Forest dwellers plan palli sabhas in all affected villages in Niyamgiri

Odisha government sticks to its list of 12 villages despite reservations from rights groups and Union ministry of tribal affairs

 
By Sayantan Bera
Last Updated: Saturday 04 July 2015

Dongria Kondh women painted on the walls of Vedanta Alumina's refinery in Lanjigarh, on the foothills of Niyamgiri. Stiff resistance from forest dwellers have prevented Vedanta from mining the Niyamgiri Hill ranges for Bauxite (photos by Sayantan Bera)

The forest dwellers from Niyamgiri hill ranges in western Odisha declared on Tuesday that they would organise Palli Sabhas—village council meetings—in all villages to be affected by proposed bauxite mining. “We have decided that all villages will call for Palli Sabha under the Orissa Gram Panchayat Act. The Palli Sabhas will receive individual and community claims to forest resources and will also decide whether mining will affect religious and cultural rights of Dongria Kondh and other tribal and non-tribal forest dwellers,” said Lingaraj Azad of the local resistance group Niyamgiri Suraksha Samiti (NSS).

The decision comes after the Odisha government refused to add more villages to its list of 12 that are likely to be affected by the mining project on the Niyamgiri hill ranges that spread across Rayagada and Kalahandi districts. NSS contends about 162 villages from the two districts will be affected.

Orissa Mining Corporation Limited (OMCL) and Sterlite Industries, the Indian subsidiary of Vedanta Aluminium Limited, wants to mine the Niyamgiri ranges for bauxite. The stage II clearance for the project was rejected by the Union ministry of environment and forests in 2010 on grounds it violated environmental laws.

In 2011, the MoEF decision was challenged by OMCL-Sterlite in the Supreme Court. The apex court  on April 18, 2013, ruled that that the Gram Sabha is also free to consider all the community, individual, as well as cultural and religious claims, over and above the claims which has already been received from Rayagada and Kalahandi districts. It also said, “needless to say, if the bauxite mining project, in any way, affects their religious rights, especially their right to worship their deity, known as Niyam Raja, in the hills top of the Niyamgiri range of hills, that right has to be preserved and protected.”

After the Odisha government drew up a list of 12 villages, Vibha Puri Das, secretary of the Union ministry of tribal affairs (MOTA) wrote to the state government on June 7, “Limiting the convening of Gram Sabha in only 12 villages is not in accordance with the Hon’ble Supreme Court order... The list of villages where rights of forest dwellers are guaranteed under the forest rights act (FRA) or where cultural and religious rights are likely to be affected cannot be arbitrarily decided by the State Government. It is to be decided by the people i.e. Palli Sabha where claims would be filed through a transparent manner so that no genuine Gram Sabha who have a legitimate claim is left out of the process.”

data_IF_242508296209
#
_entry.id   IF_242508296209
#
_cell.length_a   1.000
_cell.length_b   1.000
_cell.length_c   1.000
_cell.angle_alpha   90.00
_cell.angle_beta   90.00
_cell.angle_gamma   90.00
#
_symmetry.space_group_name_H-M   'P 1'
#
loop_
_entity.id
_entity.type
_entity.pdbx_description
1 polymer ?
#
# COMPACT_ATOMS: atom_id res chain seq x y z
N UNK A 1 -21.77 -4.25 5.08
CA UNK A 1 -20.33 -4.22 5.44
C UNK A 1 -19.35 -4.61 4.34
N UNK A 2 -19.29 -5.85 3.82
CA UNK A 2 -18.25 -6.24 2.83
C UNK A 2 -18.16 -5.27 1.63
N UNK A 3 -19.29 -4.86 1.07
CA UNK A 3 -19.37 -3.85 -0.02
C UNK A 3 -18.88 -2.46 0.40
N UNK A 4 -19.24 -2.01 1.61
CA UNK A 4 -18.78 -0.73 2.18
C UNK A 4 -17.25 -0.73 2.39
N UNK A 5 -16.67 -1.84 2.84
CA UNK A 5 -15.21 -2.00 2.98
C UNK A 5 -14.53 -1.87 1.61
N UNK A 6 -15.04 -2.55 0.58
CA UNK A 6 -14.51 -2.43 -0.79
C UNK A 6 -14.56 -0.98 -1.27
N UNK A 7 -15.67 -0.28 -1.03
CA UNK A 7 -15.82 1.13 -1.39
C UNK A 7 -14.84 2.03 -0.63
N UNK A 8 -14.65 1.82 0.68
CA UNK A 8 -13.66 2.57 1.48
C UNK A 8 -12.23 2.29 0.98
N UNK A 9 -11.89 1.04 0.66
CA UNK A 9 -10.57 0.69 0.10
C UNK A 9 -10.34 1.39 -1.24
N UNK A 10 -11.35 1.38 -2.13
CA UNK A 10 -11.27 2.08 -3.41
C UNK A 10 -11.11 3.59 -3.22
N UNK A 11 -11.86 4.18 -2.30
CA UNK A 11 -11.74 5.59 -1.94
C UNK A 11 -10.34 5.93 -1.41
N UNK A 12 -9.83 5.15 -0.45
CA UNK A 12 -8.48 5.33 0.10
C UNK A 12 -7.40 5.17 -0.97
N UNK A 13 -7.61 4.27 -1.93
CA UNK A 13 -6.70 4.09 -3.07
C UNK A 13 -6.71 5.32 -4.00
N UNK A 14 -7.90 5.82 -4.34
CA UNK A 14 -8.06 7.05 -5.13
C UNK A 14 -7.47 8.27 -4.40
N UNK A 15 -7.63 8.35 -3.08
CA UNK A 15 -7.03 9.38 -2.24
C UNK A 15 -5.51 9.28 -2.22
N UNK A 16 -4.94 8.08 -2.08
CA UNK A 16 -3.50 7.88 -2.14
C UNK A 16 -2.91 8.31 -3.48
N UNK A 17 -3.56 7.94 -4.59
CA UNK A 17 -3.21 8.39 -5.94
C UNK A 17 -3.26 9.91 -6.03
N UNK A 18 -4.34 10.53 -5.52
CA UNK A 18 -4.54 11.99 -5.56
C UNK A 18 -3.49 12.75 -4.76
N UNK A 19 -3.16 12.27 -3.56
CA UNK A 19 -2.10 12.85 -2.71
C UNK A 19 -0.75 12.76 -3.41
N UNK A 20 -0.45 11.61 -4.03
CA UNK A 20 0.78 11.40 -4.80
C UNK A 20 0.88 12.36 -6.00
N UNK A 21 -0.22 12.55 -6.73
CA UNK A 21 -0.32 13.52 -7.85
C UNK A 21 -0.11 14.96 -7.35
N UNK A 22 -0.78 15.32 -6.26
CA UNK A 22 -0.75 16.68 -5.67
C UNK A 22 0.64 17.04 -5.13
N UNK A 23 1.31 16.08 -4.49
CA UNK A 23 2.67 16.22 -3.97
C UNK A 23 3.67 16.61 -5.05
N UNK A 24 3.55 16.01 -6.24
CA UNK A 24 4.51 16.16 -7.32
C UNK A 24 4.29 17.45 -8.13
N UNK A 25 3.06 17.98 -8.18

Elderly and children from Dongria Kondh village of Lakhpadar inside Niyamgiri, with a basket of mushroom collected from the forests. The CRPF resumed combing operations in and around Lakhpadar since yesterday.

“Under Para 6 of the Forest Rights Act, 2006, the State Government cannot notify dates for Gram Sabha. The respective Gram Sabhas will initiate the process- the state and Central government will only assist it,” said Prafulla Samantara of the non-profit Lok Shakti Abhiyan and an intervener in the Supreme Court case.

Were sarpanchs forced to sign?

On July 5, the Odisha government notified the dates for Palli Sabha in 12 hill slope villages—seven in Rayagada and five in Kalahandi district—to be held between July 18 and August 19. On July 2, the notices were sent to the sarpanch or village head of Sibapadar, Parceli and Trilochanpur panchayats for their signatures, without which the state government could not have notified the dates. After an initial refusal, the sarpanch of Sibapadar was made to travel to the district collector’s office in Rayagada where he signed the document.

The state government went ahead and notified the dates on July 5 even through the sarpanch of Parceli, Telo Sikaka, had not signed it by then. On June 6, the block development officer and the tehsildar (revenue officer) visited the Parceli sarpanch. According to one government officer present on the occasion, “she was not forced but higher officials told her, you will lose your job if you don’t sign”.  The position of sarpanch or village head is a constitutionally elected position.

Meanwhile, the Central Reserve Police Force personnel have resumed combing operations inside the forests. They reached forests near Lakhpadar village yesterday, according to local sources.

Inside the Niyamgiri ranges, the Dongria Kondh and other tribal and non-tribal forest dwellers lead a self sufficient existence, living on perennial streams, fruits, spices and native millets and wild tubers. They worship the hill ranges as the abode of their supreme deity, Niyam Raja, without whose blessing no one can enter or live in the forest hills. When Down To Earth reached several of these villages last week, they seemed to be nearing a tipping point.

“Before Vedanta we never saw so much of the sarkar (government). Where were your roads, schools and hospitals all these years? Ebey bar hoyichu sarkar? (The government has come out now?) Let us be,” said Jamu Gaur from Tadijhola village with an unnerving calm, an axe neatly perched on his shoulders, between working on his Dongar—the small plot of shift and burn cultivation.
 



 

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